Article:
An indispensable book on Forrestal is The Forrestal Diaries (1951), edited by Walter Millis with the collaboration of E. S. Duffield (1951). Arnold A. Rogow, James Forrestal: A Study of Personality, Politics, and Policy (1963), attempts to probe Forrestal's life psychoanalytically. For details on Forrestal's role in the reorganization of the Navy Department and expansion of the Navy during World War II see Robert H. Connery, The Navy and the Industrial Mobilization in World War II (1951), and Robert Greenhalgh Albion and Robert Howe Connery, Forrestal and the Navy (1962). □
"James Vincent Forrestal." Encyclopedia of World Biography. . Encyclopedia.com. (August 21, 2017). http://www.encyclopedia.com/history/encyclopedias-almanacs-transcripts-and-maps/james-vincent-forrestal
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Forrestal, James Vincent
James Vincent Forrestal (fôr´Ĭstôl´, fŏr´–), 1892–1949, U.S. secretary of the navy (1944–47) and secretary of defense (1947–49), b. Beacon, N.Y. He was a naval aviator in World War I and later began (1923) a career as an investment banker. He was appointed administrative assistant to President Franklin Delano Roosevelt (June, 1940), under secretary of the navy (Aug., 1940), and secretary of the navy (1944) as successor to Frank Knox. With the reorganization of the War and the Navy departments, he became the first secretary of defense (see Defense, United States Department of). Illness forced his resignation, and he later committed suicide.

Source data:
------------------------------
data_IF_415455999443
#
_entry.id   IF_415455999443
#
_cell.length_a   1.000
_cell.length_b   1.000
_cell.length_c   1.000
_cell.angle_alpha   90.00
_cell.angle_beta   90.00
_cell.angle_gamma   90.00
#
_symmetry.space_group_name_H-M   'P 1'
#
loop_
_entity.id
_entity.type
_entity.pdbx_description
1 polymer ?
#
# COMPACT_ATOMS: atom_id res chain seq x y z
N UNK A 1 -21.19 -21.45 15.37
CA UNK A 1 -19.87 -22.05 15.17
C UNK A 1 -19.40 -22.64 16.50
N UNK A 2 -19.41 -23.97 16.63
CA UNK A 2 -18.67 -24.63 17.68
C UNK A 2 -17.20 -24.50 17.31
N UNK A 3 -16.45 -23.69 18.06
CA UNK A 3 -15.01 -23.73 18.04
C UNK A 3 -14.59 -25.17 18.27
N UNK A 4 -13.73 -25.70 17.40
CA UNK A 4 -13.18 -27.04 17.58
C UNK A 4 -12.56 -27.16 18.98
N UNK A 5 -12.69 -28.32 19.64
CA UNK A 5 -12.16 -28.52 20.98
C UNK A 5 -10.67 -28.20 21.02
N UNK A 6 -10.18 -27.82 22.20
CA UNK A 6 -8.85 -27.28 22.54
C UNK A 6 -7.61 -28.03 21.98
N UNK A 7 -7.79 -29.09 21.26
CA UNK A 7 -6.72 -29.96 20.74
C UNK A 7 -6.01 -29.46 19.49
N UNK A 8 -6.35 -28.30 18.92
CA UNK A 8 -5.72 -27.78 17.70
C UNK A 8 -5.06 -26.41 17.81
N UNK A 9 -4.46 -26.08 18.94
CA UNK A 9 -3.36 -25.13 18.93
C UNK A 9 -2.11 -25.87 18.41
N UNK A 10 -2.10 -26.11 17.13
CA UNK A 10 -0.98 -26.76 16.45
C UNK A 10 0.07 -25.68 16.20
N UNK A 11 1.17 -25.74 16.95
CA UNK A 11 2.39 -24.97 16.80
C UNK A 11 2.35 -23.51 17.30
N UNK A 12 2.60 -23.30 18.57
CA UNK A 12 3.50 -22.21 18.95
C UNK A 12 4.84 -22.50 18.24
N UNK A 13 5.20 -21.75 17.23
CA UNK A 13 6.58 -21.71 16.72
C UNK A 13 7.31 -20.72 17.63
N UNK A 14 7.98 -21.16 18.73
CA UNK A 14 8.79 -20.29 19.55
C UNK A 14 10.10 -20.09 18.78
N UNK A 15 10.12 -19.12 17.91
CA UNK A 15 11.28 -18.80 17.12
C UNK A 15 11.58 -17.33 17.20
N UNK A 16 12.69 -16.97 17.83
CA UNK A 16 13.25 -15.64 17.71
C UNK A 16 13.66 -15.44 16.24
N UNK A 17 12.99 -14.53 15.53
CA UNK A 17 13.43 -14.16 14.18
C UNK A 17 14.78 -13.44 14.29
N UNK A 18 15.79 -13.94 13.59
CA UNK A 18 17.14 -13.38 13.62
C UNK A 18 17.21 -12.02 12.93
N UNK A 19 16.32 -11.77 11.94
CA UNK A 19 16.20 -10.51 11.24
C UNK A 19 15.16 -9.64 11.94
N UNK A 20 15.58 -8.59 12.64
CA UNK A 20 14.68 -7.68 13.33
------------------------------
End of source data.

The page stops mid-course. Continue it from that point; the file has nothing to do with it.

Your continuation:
See study by C. Simpson (1967); biography by T. Hoopes and D. Brinkley (1992).
"Forrestal, James Vincent." The Columbia Encyclopedia, 6th ed.. . Encyclopedia.com. (August 21, 2017). http://www.encyclopedia.com/reference/encyclopedias-almanacs-transcripts-and-maps/forrestal-james-vincent
"Forrestal, James Vincent." The Columbia Encyclopedia, 6th ed.. . Retrieved August 21, 2017 from Encyclopedia.com: http://www.encyclopedia.com/reference/encyclopedias-almanacs-transcripts-and-maps/forrestal-james-vincent